2011 gold-mine production came in at an all-time record high. And in 2012
experts anticipate production to be even higher, edging above the previous
year's 87m-ounce tally. From the looks of it, the major source of gold's
supply is in fine fettle. But is the gold-mining industry truly healthy?
attempting to answer this question it is important to understand how we got
to the production levels we're at today, and then take a look at some of the
structural fundamentals that may impact this industry going forward. And in
terms of how we got here, it was nothing short of remarkable.
mine production had actually been on a pretty alarming decline for a large
portion of our current secular bull. Many folks forget that it was just in
2008 that production volume had fallen to a 12-year low, and that the miners
were producing a full 10m ounces less than what they were at this
bull's 2001 beginning.
after many years of increased capex towards
exploration, development, and overall upgrades to this industry's
infrastructure, 2009 delivered the first production increase in years. And a
now-three-year-running increase is something to behold.
production has experienced an average annual growth rate of a staggering 6%.
And this is especially impressive considering the relatively static nature of
mine production. Increasing output is not as simple as turning a dial on a
factory floor, as it takes many years of development to build a new mine
and/or increase capacity at an existing mine. And when you take the natural
depletion cycle into account, this 6% growth rate is all the more impressive.
A lot of big new mines and expansion projects have come online in the last
though impressive, it doesn't take a rocket scientist to realize that this
recent production growth rate is unsustainable. In fact, some recent
fundamental unveilings raise questions as to whether even the existing rate
of production is sustainable over time.
major tell on the inner workings of the gold-mining industry is exploration
spending. Exploration spending is essential in feeding the pipeline of
next-generation mines, those that will be built to replace the ones that are
depleting. And depletion is of course accelerated on higher production volume
like we are seeing today. Faster-depleting reserves lead to more pressure on
the replenishment front, which naturally leads to the need for more
exploration spending. It's a simple formula!
one can imagine, gold's secular bull has spawned a huge increase in
exploration spending. According to prominent research house Metals Economics
Group (MEG), gold exploration spending had seen a whopping 400%+
increase from its 2002 low to 2008 (~$3.2b). And though there was a huge dip
in 2009 as a ripple effect of the global economic crisis, spending has been
strong and on the rise ever since. But has it been enough?
there's an alarming trend unfolding on the exploration-spending front that is
likely to have a major fundamental effect on the gold market. MEG points out
that while exploration spending hasn't declined, there's an interesting shift
in the types of projects attracting the capex.
notes that over the last few years only about a third of exploration spending
has been directed towards greenfield (early-stage/generative) exploration,
with the majority going towards brownfield (near-mine) exploration. Even more
troubling than this historically-low ratio is the fact that this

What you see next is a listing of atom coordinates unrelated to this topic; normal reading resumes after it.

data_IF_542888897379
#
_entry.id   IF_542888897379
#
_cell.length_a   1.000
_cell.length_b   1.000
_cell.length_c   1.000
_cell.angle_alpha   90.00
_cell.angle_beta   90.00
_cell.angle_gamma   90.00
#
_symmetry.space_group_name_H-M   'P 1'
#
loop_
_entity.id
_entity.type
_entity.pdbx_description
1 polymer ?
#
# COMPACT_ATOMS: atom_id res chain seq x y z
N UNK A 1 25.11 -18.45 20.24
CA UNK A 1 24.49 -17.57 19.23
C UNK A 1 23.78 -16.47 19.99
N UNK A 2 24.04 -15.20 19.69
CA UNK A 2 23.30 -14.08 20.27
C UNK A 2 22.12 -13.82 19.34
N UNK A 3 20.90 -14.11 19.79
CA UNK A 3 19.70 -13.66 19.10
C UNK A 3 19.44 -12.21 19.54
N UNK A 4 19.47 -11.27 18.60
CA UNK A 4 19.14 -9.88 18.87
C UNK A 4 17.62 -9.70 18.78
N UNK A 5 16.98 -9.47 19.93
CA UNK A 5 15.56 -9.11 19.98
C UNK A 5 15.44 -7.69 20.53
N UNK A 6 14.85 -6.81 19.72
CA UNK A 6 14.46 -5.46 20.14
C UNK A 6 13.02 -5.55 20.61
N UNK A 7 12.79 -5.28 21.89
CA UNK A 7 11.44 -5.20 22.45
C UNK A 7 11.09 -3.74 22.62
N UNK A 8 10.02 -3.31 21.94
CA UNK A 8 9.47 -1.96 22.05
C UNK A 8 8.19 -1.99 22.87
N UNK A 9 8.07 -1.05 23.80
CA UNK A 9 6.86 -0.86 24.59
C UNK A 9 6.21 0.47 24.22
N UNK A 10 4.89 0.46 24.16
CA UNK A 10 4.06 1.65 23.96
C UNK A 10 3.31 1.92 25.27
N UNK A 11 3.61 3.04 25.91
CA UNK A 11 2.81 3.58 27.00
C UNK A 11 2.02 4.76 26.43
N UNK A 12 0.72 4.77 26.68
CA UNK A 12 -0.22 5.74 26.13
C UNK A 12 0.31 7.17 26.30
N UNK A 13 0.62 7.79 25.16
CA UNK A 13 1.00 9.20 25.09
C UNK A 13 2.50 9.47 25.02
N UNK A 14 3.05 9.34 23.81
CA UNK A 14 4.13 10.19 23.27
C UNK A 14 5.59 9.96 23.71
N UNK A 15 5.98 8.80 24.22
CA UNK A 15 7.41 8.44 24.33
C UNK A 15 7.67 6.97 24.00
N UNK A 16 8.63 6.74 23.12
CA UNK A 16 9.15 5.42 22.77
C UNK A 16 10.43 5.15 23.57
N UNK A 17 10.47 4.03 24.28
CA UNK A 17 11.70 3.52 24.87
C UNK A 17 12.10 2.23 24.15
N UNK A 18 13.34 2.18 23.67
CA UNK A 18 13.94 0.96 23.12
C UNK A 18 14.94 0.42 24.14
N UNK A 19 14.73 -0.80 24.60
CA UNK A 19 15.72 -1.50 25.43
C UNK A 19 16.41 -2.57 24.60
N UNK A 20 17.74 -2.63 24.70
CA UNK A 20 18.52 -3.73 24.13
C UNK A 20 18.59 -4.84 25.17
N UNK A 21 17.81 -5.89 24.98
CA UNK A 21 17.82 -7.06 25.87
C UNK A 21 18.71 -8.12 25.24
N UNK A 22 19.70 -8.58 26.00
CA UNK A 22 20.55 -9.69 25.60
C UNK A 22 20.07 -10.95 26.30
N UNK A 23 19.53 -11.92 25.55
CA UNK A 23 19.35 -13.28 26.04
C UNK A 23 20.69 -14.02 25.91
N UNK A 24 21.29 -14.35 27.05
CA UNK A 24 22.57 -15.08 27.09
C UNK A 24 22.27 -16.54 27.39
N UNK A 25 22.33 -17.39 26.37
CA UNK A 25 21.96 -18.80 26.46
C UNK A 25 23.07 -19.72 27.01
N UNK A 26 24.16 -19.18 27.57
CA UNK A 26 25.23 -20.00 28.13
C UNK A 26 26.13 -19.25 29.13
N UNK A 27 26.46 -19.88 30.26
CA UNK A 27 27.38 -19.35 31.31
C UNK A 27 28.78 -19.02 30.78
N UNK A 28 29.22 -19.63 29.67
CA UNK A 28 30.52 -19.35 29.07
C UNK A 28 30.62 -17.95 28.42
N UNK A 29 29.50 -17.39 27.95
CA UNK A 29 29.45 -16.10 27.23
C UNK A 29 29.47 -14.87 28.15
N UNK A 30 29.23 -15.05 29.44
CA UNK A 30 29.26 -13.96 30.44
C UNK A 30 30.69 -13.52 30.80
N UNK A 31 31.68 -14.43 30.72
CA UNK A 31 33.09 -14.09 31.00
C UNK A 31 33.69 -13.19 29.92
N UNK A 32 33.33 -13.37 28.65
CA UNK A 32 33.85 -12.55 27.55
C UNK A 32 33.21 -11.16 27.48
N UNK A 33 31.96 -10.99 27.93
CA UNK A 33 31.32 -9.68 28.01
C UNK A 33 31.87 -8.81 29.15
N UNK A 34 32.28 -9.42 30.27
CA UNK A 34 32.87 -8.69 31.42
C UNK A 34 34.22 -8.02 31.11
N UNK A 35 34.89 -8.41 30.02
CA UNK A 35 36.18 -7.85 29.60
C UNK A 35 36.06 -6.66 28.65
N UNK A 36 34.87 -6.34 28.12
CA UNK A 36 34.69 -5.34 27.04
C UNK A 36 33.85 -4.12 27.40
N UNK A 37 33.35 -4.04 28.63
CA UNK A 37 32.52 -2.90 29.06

industry-wide shift hasn't resulted in a proportionate increase in assets
advancing through the development pipeline. Typically in brownfield work the
availability of infrastructure allows for fast-track development, yet we
aren't seeing this.
one hand I can see why the miners have become more risk-averse considering
the state of the global economy. It's definitely less risky to prove up
reserves where positive mining economics are known to exist. But this trend
will have consequences on the reserve-renewal front.
miners will occasionally make big discoveries via brownfield efforts, for the
most part the biggest discovery in a brownfield zone has already been made.
In general the major multi-million-ounce discoveries that this industry needs
in order to effectively renew reserves are a product of greenfield
exploration. And this brownfield bias has led to a lack of major discoveries.
there are a couple different ways we can put this lack of major discoveries
into context. First is some fascinating intelligence from MEG's latest study
on gold-reserves replacement. According to this study, there have been 99
gold discoveries of significance (deposits containing 2m+ ounces) since 1997.
MEG added up all the reserves, resources, and production from these
discoveries as of the end of 2011. And assuming a 75% resource conversion
rate and 90% production recovery rate, the total sum only had the potential
to replace 56% of the gold mined during this timeframe.
MEG's data clearly implies, gold discoveries are not even close to keeping
pace with mine production. There are of course numerous factors contributing
to this revelation. But the one that likely trumps them all is the simple
fact that large gold deposits are getting harder and harder to find.
gold's scarcity rears its face, miners must expand their exploration efforts.
They must drill deeper, venture to places with rougher terrains, and enter
borders that may be hostile to their endeavors. These conditions are
characteristic of greenfield exploration, and are obviously much more costly
than brownfield work. And this cost differential perhaps explains why
spending is not where it needs to be on the greenfield front.
down on MEG's study even more, this 56% replacement rate is likely well on
the high side considering some very liberal assumptions. Even MEG
acknowledges that the viability of this discovered gold is subject to a lot
of variables that could hamper its mineability.
is of course the biggest variable. Many of these deposits are of low-enough
grade or high-enough geological complexity that their higher extraction
and/or processing costs require a much higher gold price to be economical. If
the price of gold retreats much, these reserves/resources would quickly lose
their economic viability.
risk is also a major variable. There are numerous amazing deposits that have
been discovered over the last decade that will likely never be mined due to
their location. Miners are constantly thwarted by deep-pocketed
environmentalists, unruly locals, over-regulation, and greedy governments.
you see even though 99 major discoveries seems like a lot over a period of 15
years, in actuality it is nowhere near what is needed to replace the gold
that is being mined. And if the major deposits at best are only able
to replace just over half of production, I can only imagine how many smaller
deposits need to be discovered to fill the gap.
of gap fillers, this MEG research got me wondering more about the world's
gold deposits. Wouldn't it be nice to have a better understanding of the
asset base that supports current and future production? And wouldn't it be
nice to have some intelligence on the biggest tier of gap fillers, those in
the 1m- to 2m-ounce range?
our friends at Natural Resource